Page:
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Comment Re:La Niña is about to bite us in the arse (Score 1) 118

Be fair, "the greatest climate disaster" started long before Trump took office. It might even be before Lincoln. It's just that nobody noticed it at the time, because it's taken a long time to build. Trump may, however, be president at a point of inflection (a point, because you can't even roughly model it with simple quadratic function). Things are, indeed, likely to get worse quickly for a bit, but Trump didn't cause that, he's just been refusing to ameliorate it.

Comment Re:OMG Fuck apple (Score 1) 27

Sorry, but it's a reasonable request. It may also be reasonable to deny it, but it's a reasonable request. There's no way that a "driver" who's just been sitting there playing a game on his phone will be able to take over the driving in 10 seconds, so the steering wheel is useless in emergencies.

Comment Re:Next item on News at 10 (Score 1) 84

I think you're wrong. This is my perspective:
  - - - - - -
Sorry, but it's really "expect leaks". Every place has leaks. If your staff considers your actions immoral, then you should expect damaging leaks. If they are supportive, then you should expect supportive leaks. (They may actually be damaging, but their intended purpose will be to bolster your image. Similarly the "damaging leaks" may actually be harmless, or even useful, but their intended purpose would be to injure you.)

People are lousy at keeping secrets, even when they intend to...and they'd often rather seem to offer proof that they "know what's what".

Vetting your staff is supposed to ensure that they consider what you are doing as just and moral. The same as any criminal gang. (Note that I didn't mention legal.) That way when they leak it will be generally supportive.

Comment Re: Yahoo = Verizon (Score 1) 88

Polar extreme positions are bad. Having the government take over everything is just as bad as having no regulations on anything. Why don't we just let corporations poison our air, water and food? It's all for profit right!

I used the words: reasonable restraints

There is probably some reasonable middle ground that reasonable adults can find consensus on between no regulation and total regulation.

Comment Re:No. (Score 1) 270

No, that's not normal. 300 mg/day is well below the normal cardiac diet at a hospital. Every time she's admitted she has to fight with the diet kitchen to get food she can eat. People can have LOTS of variation in their needs, much more than is usually acknowledged even by those who are specialists in, e.g., diet, and certainly more than is usually acknowledged by non-specialists.

Comment Re:source (Score 1) 232

Yes, but at the time being discussed I'm not sure there is any evidence for the existence of ocean-viable boats. We're talking well back in the old stone age, and the Pacific near the Aleutians isn't peaceful. At later periods this would be a quite important point, and I'm rather sure that the inhabitants of the Kuril and Aleutian islands would prove to be related well back in time, but probably not far before the invention of the proto-kayak. (They might even not have gotten to the islands before then.)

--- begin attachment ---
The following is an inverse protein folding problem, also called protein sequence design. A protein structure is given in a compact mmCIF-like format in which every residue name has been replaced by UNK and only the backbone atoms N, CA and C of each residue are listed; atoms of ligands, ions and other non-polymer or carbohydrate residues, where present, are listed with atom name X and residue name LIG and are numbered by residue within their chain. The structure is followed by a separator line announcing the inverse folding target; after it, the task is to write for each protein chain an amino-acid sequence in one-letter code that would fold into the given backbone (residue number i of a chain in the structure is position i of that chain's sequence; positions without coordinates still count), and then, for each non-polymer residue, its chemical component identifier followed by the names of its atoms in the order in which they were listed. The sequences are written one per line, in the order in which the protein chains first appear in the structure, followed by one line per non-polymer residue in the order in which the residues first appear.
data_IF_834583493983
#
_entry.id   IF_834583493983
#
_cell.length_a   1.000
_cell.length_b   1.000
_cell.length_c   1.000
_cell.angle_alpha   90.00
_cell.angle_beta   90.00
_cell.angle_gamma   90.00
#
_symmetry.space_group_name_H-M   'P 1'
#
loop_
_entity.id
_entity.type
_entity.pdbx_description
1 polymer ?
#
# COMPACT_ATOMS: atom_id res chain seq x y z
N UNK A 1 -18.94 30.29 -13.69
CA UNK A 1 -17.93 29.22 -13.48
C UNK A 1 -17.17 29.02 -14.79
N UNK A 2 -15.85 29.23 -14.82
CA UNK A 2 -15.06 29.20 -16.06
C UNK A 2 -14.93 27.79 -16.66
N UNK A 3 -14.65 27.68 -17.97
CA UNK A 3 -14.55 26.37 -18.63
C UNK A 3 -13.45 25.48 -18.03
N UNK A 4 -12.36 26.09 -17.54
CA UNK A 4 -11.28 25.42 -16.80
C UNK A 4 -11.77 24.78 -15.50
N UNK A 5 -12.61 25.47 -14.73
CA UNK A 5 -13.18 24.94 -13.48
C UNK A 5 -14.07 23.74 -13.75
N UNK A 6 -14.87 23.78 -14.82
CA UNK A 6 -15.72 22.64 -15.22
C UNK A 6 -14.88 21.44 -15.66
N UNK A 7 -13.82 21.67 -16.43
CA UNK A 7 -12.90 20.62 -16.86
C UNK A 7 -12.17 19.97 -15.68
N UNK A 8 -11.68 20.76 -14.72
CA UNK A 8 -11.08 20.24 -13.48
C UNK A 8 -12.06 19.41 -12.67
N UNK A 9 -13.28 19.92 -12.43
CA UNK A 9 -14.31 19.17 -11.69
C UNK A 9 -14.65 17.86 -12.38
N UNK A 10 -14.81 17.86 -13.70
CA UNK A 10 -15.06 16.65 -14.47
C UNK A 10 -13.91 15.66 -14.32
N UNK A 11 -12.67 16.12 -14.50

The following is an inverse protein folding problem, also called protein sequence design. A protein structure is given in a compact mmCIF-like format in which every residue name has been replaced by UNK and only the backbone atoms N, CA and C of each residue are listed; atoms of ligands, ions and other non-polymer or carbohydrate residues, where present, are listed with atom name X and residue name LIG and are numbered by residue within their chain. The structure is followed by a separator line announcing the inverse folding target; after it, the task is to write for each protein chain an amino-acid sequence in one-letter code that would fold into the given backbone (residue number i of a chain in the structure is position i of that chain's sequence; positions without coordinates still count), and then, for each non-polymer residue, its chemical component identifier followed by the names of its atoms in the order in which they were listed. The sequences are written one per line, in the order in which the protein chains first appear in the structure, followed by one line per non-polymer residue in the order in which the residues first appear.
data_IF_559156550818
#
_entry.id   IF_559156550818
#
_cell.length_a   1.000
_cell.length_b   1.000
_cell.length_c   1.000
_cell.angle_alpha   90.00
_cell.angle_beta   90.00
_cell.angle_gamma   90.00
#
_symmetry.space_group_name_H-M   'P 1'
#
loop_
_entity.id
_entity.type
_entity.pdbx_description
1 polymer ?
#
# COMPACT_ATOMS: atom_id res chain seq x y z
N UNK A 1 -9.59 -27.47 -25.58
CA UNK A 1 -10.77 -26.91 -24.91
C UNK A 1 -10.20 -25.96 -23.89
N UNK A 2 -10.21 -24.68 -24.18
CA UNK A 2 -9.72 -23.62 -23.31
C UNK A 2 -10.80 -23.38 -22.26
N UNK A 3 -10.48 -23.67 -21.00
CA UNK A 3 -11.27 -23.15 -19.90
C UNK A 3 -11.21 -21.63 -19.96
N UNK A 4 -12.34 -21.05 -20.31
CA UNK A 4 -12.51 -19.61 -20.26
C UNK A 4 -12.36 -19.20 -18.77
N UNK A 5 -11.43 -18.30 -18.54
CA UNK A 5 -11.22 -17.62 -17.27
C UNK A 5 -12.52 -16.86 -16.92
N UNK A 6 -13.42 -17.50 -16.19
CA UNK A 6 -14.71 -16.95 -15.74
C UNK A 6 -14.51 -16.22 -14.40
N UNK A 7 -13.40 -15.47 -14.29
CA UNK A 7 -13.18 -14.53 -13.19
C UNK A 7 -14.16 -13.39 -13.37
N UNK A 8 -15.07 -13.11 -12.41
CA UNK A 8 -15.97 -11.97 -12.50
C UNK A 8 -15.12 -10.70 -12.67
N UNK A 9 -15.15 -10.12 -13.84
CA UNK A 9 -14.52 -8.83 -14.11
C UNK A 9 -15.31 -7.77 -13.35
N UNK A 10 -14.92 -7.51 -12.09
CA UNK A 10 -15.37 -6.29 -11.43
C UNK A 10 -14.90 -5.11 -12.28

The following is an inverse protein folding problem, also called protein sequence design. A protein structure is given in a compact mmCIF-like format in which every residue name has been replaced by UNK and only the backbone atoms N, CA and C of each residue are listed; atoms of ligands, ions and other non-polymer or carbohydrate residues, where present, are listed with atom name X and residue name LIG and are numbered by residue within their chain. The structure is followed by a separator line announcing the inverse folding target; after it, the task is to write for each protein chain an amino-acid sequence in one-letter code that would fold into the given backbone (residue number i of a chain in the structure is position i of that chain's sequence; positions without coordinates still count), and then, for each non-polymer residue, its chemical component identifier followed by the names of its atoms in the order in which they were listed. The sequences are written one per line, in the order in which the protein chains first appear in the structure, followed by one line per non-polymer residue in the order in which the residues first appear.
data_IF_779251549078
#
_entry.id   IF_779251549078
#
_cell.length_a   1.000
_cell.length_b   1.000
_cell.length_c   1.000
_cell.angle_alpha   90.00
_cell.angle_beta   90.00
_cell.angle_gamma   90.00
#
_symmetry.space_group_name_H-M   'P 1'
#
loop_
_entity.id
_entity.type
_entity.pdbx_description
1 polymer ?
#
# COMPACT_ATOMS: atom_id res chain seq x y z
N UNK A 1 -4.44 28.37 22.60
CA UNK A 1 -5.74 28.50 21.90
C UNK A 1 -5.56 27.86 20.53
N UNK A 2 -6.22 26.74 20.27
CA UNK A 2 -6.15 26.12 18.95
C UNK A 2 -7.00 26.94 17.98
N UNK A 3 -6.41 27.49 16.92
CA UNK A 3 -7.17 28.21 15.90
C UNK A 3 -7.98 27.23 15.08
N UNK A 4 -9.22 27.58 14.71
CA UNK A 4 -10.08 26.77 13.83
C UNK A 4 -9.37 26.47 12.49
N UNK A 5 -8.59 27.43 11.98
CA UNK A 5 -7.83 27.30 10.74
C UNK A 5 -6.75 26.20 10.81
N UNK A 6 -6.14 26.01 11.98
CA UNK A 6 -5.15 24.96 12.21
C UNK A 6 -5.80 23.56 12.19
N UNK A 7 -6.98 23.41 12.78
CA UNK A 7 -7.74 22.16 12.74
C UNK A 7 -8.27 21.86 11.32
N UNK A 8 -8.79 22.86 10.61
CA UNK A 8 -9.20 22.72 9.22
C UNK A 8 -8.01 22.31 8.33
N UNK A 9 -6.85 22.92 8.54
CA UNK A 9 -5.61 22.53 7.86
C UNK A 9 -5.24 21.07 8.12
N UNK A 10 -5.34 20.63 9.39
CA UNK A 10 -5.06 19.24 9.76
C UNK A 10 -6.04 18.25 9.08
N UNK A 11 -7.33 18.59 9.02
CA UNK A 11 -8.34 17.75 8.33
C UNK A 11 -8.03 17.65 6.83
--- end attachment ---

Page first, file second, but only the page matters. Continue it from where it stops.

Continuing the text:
Comment Re:Speaking of delays... (Score 1) 106

ULA's track record with the Atlas V: 100%

Yes, let's take one vehicle in its fifth generation (not counting subrevisions), and ignore its track record with all of its earlier versions that led up to this point and all of their failures, and all of Lockheed and Boeings' other launch vehicles over time, with all of their failures. Lets also ignore that they're going to have to switch engines soon, to an engine with zero track record.

Payloads typically launch on schedule or within a few weeks. .... Some payloads have been waiting literally years due to delays.

Let's totally ignore that Atlas V launches once per two months, while SpaceX launches once per month, and that almost all of the wait time was due to investigation backlog. When it comes to hitting launch windows, SpaceX has a higher average success rate than average than Atlas V

And lets entirely fail to mention the point that ULA charges nearly double what SpaceX does per kilogram. Or that SpaceX is doing everything while rapidly evolving its rocket, to the point that they've basically even switched propellants partway through (denisification radically changes their properties). And while at the same time running an aggressive recovery and refurbishment programme and developing a heavy lift vehicle, with a small fraction as much capital.

Comment Re:What governmen brought to the table (Score 1) 106

As if liquid boosters can't fail catastrophically? Check out SpaceX's last failure. Liquids are hardly immune to catastrophic failure.

And actually more to the point, you've got it backwards. The SRB failure on Challenger was slow, more like a blowtorch. The explosion was when it compromised the external tank (which, obviously, stored liquids).

Solid propellants aren't like explosives. More to the point, you have to keep them under pressure to get the sort of burn rate that is desired for a rocket.

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